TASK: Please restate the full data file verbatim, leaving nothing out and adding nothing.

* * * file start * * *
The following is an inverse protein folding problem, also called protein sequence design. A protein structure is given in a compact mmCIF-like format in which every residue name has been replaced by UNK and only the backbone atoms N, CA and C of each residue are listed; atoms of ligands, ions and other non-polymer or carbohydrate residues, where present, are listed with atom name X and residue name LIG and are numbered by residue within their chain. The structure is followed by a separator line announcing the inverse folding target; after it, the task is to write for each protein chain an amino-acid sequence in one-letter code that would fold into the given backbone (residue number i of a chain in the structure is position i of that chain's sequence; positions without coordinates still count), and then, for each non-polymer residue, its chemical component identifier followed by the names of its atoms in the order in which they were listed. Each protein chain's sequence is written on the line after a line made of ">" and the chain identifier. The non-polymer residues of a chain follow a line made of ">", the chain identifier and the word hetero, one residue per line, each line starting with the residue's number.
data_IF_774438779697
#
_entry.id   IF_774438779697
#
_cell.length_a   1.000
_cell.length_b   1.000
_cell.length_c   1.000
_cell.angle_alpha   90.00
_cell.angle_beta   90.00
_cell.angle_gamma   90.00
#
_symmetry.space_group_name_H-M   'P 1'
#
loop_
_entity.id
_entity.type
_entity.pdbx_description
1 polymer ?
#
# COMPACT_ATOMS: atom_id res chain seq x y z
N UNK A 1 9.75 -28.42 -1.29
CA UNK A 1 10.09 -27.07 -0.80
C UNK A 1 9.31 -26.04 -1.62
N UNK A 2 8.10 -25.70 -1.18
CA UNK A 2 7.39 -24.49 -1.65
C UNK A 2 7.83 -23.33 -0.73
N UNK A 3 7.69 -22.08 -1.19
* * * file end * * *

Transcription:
The following is an inverse protein folding problem, also called protein sequence design. A protein structure is given in a compact mmCIF-like format in which every residue name has been replaced by UNK and only the backbone atoms N, CA and C of each residue are listed; atoms of ligands, ions and other non-polymer or carbohydrate residues, where present, are listed with atom name X and residue name LIG and are numbered by residue within their chain. The structure is followed by a separator line announcing the inverse folding target; after it, the task is to write for each protein chain an amino-acid sequence in one-letter code that would fold into the given backbone (residue number i of a chain in the structure is position i of that chain's sequence; positions without coordinates still count), and then, for each non-polymer residue, its chemical component identifier followed by the names of its atoms in the order in which they were listed. Each protein chain's sequence is written on the line after a line made of ">" and the chain identifier. The non-polymer residues of a chain follow a line made of ">", the chain identifier and the word hetero, one residue per line, each line starting with the residue's number.
data_IF_774438779697
#
_entry.id   IF_774438779697
#
_cell.length_a   1.000
_cell.length_b   1.000
_cell.length_c   1.000
_cell.angle_alpha   90.00
_cell.angle_beta   90.00
_cell.angle_gamma   90.00
#
_symmetry.space_group_name_H-M   'P 1'
#
loop_
_entity.id
_entity.type
_entity.pdbx_description
1 polymer ?
#
# COMPACT_ATOMS: atom_id res chain seq x y z
N UNK A 1 9.75 -28.42 -1.29
CA UNK A 1 10.09 -27.07 -0.80
C UNK A 1 9.31 -26.04 -1.62
N UNK A 2 8.10 -25.70 -1.18
CA UNK A 2 7.39 -24.49 -1.65
C UNK A 2 7.83 -23.33 -0.73
N UNK A 3 7.69 -22.08 -1.19